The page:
27. The quickest way to learn a language for a forum / Reddit addict - taking your forum addiction and transferring it to another language you want to learn.

28. Heliostats - a Zeit article on using them to bring sunlight to places that otherwise spend a great deal of the year in shadow.

29. Seven people that might have changed history - seven people that almost succeeded in what they tried to do, but didn't.

30. Why Papiamentu might make a good second language for the world - why the Romance creole Papiamentu might make a good auxlang.

And those are the top 30. This barely scratches the surface of many of the topics here, so perhaps another post later on with the top 100 or maybe even more would be worth writing. In the meantime thanks for all the visits and here's to another few thousand posts.


No moons orbiting Ceres, at least none greater than 1-2 km in diameter

A recent paper here has concluded based on data from Hubble and Palomar that Ceres does not have any asteroids, at least no asteroids of a size 1-2 km in diameter or greater. It isn't that surprising to have not found any moons yet, as many bodies do not have them, and the tendency towards small asteroids to have moons is generally due to the rotation of asteroids themselves: their gravity is so low that a fairly rapid rate of spin will cause the outer edges of an irregular asteroid to eventually break off, sending it into orbit around its parent body. Our moon was almost certainly formed from a massive impact, which is a bit similar to the forming of a moon around a tiny asteroid in the sense that the moon formed is one that its parent body couldn't hope to gravitationally capture, and so some sort of external event is assumed to have happened.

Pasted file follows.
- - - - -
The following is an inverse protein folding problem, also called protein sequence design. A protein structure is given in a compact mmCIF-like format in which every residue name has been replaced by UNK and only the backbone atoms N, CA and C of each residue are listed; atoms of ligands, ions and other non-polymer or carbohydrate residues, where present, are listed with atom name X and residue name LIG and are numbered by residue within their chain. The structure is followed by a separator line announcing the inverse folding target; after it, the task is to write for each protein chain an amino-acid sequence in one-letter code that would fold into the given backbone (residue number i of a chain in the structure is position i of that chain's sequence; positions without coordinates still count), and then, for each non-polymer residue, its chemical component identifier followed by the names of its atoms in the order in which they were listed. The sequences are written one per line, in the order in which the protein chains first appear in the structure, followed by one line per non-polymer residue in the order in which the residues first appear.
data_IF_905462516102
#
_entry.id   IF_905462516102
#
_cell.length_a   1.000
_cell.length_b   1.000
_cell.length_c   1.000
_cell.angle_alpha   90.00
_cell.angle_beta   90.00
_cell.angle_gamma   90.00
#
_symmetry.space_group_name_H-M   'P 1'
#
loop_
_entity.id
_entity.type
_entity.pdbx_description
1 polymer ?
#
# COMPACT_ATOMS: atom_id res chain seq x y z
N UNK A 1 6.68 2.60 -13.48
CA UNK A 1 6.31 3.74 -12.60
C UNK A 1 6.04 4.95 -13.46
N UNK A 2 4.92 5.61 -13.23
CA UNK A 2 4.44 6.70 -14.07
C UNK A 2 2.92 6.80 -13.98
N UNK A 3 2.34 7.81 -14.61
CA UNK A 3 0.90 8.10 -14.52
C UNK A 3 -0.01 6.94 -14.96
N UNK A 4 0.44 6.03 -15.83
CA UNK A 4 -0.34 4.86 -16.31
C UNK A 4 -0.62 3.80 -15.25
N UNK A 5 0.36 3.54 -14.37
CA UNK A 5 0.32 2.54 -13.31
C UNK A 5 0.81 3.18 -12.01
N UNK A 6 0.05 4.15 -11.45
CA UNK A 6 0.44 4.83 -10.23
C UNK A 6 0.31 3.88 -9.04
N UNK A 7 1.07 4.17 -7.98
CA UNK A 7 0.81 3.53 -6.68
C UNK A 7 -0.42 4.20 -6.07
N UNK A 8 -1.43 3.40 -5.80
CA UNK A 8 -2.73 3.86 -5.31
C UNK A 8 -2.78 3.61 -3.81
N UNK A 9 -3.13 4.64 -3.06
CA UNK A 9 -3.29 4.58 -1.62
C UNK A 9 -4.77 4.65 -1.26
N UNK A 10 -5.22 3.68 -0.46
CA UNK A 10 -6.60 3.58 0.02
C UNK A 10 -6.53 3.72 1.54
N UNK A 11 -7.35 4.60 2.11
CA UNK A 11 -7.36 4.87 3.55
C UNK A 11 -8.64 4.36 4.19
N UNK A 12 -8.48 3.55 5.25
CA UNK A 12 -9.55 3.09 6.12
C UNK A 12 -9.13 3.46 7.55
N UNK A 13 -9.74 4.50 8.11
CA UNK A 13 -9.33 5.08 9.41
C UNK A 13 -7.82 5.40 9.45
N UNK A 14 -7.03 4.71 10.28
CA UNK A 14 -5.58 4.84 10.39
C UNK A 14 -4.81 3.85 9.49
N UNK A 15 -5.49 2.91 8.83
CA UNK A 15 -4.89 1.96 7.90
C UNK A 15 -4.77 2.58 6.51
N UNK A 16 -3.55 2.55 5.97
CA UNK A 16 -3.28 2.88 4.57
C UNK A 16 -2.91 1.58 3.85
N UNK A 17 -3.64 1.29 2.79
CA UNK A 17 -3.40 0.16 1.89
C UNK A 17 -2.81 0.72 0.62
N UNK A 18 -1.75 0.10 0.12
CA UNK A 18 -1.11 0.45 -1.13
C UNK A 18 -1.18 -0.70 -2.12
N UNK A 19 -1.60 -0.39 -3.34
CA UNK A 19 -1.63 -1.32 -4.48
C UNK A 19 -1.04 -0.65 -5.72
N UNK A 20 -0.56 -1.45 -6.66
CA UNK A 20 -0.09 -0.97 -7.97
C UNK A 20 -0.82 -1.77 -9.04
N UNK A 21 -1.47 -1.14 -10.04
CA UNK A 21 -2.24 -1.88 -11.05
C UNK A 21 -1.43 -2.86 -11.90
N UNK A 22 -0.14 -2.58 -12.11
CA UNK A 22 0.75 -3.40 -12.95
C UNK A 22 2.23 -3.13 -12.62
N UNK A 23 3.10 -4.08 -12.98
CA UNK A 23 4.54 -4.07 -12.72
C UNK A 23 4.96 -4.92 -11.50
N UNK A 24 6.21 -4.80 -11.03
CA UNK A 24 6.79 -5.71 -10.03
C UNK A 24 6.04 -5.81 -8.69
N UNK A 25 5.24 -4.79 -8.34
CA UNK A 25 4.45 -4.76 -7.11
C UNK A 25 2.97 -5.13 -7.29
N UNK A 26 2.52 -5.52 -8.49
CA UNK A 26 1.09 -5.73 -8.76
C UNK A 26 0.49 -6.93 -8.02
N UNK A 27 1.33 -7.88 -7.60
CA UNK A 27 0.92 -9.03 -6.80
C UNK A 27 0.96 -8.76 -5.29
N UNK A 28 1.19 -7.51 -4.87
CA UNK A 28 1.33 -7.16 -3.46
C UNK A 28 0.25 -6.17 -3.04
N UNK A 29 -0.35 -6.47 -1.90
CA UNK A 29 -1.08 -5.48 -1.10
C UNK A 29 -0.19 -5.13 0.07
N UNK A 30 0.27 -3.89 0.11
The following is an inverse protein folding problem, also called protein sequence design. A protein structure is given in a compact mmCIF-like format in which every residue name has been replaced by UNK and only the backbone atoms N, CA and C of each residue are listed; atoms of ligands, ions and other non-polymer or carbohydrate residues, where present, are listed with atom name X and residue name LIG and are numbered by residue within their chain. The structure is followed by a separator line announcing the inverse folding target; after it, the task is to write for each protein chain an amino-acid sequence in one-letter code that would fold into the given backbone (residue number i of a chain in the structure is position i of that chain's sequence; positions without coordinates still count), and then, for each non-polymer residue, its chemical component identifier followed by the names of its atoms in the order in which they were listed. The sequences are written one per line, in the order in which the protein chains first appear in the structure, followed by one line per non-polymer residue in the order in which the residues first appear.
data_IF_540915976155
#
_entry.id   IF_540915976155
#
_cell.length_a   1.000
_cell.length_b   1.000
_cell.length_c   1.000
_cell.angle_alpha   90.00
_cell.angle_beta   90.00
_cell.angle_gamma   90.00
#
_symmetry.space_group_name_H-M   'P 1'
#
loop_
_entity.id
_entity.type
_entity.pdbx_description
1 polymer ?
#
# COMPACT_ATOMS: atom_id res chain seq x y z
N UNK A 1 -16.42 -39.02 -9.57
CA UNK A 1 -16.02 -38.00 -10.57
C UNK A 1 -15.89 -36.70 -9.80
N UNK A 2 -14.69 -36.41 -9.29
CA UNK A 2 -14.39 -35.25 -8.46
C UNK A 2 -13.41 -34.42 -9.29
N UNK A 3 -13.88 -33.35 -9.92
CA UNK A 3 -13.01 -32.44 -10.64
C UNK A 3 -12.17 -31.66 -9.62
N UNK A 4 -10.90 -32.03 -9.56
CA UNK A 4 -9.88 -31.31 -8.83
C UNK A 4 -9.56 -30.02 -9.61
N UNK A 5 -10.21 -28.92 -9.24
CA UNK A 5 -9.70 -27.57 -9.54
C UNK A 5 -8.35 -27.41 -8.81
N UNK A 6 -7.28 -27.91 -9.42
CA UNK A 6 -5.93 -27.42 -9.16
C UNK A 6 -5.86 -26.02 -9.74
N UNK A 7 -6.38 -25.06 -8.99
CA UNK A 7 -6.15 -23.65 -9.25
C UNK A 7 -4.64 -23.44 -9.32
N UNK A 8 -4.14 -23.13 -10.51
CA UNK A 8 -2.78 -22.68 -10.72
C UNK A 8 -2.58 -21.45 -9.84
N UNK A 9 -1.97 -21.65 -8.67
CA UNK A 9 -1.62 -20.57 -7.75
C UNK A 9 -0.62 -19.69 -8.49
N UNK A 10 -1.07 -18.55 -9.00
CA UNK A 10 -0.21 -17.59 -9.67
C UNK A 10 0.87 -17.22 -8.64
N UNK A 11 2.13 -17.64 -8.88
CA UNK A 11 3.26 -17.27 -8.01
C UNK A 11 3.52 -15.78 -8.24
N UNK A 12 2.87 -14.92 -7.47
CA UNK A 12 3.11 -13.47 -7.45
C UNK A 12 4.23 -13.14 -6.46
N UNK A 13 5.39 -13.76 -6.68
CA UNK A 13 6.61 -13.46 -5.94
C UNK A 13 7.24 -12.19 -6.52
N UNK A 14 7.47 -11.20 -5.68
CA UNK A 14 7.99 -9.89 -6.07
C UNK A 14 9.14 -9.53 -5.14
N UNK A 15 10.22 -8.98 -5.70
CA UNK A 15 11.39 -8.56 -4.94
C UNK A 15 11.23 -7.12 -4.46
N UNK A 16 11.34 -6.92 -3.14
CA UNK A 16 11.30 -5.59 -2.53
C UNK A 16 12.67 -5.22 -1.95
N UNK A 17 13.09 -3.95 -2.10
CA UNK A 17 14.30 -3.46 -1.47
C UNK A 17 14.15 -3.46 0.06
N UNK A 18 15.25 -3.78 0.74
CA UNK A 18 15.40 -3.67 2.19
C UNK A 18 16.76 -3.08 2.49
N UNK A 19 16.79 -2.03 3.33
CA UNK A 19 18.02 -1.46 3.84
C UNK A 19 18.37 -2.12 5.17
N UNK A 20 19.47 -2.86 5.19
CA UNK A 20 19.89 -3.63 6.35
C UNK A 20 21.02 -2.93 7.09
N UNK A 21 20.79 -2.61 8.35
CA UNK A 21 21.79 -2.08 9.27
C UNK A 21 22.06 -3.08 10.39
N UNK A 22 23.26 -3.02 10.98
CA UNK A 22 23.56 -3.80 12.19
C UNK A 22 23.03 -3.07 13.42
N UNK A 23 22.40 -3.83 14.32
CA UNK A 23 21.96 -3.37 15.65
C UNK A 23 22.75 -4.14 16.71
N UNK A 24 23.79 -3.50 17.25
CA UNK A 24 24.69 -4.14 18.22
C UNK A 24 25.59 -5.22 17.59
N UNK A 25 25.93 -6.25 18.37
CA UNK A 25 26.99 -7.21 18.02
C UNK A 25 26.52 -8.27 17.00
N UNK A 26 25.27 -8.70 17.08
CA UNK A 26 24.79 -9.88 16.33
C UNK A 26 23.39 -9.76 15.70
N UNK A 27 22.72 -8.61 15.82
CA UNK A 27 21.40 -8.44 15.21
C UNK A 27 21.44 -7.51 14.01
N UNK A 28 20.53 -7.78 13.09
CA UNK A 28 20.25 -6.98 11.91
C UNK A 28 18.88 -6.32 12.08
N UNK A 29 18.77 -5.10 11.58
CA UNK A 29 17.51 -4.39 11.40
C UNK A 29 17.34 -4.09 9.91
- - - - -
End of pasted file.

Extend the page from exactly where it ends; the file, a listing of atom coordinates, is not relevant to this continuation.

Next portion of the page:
It is easily possible that Ceres could have one or more tiny asteroids orbiting it, however, and so we won't know for sure until Dawn arrives. Very few of the asteroids that fly by us are of a size greater than 1 or 2 km, and so none of them would have shown up on this survey either. One of Jupiter's moons (S/2003 J12) is actually smaller than this too, at a mere 500 m in diameter, so that one would have been overlooked too.


Finding regularity in irregular Spanish verbs